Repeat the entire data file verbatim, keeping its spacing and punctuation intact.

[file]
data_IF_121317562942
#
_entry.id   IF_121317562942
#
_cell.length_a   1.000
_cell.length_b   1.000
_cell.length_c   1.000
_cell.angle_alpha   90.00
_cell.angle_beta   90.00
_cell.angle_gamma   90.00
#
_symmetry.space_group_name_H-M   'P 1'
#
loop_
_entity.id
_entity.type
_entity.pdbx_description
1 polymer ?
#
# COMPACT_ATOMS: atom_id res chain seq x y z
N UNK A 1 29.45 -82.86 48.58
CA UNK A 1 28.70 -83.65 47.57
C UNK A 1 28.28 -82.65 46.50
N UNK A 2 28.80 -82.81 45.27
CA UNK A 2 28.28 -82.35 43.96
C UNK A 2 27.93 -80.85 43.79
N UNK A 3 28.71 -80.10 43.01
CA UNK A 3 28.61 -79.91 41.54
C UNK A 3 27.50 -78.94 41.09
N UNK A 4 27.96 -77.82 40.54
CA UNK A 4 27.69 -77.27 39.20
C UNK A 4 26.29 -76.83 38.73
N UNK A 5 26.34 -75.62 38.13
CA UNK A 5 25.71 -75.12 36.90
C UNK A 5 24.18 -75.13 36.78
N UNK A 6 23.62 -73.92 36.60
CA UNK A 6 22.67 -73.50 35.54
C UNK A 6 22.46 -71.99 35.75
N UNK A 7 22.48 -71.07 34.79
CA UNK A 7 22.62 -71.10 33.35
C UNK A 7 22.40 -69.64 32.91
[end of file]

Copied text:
data_IF_121317562942
#
_entry.id   IF_121317562942
#
_cell.length_a   1.000
_cell.length_b   1.000
_cell.length_c   1.000
_cell.angle_alpha   90.00
_cell.angle_beta   90.00
_cell.angle_gamma   90.00
#
_symmetry.space_group_name_H-M   'P 1'
#
loop_
_entity.id
_entity.type
_entity.pdbx_description
1 polymer ?
#
# COMPACT_ATOMS: atom_id res chain seq x y z
N UNK A 1 29.45 -82.86 48.58
CA UNK A 1 28.70 -83.65 47.57
C UNK A 1 28.28 -82.65 46.50
N UNK A 2 28.80 -82.81 45.27
CA UNK A 2 28.28 -82.35 43.96
C UNK A 2 27.93 -80.85 43.79
N UNK A 3 28.71 -80.10 43.01
CA UNK A 3 28.61 -79.91 41.54
C UNK A 3 27.50 -78.94 41.09
N UNK A 4 27.96 -77.82 40.54
CA UNK A 4 27.69 -77.27 39.20
C UNK A 4 26.29 -76.83 38.73
N UNK A 5 26.34 -75.62 38.13
CA UNK A 5 25.71 -75.12 36.90
C UNK A 5 24.18 -75.13 36.78
N UNK A 6 23.62 -73.92 36.60
CA UNK A 6 22.67 -73.50 35.54
C UNK A 6 22.46 -71.99 35.75
N UNK A 7 22.48 -71.07 34.79
CA UNK A 7 22.62 -71.10 33.35
C UNK A 7 22.40 -69.64 32.91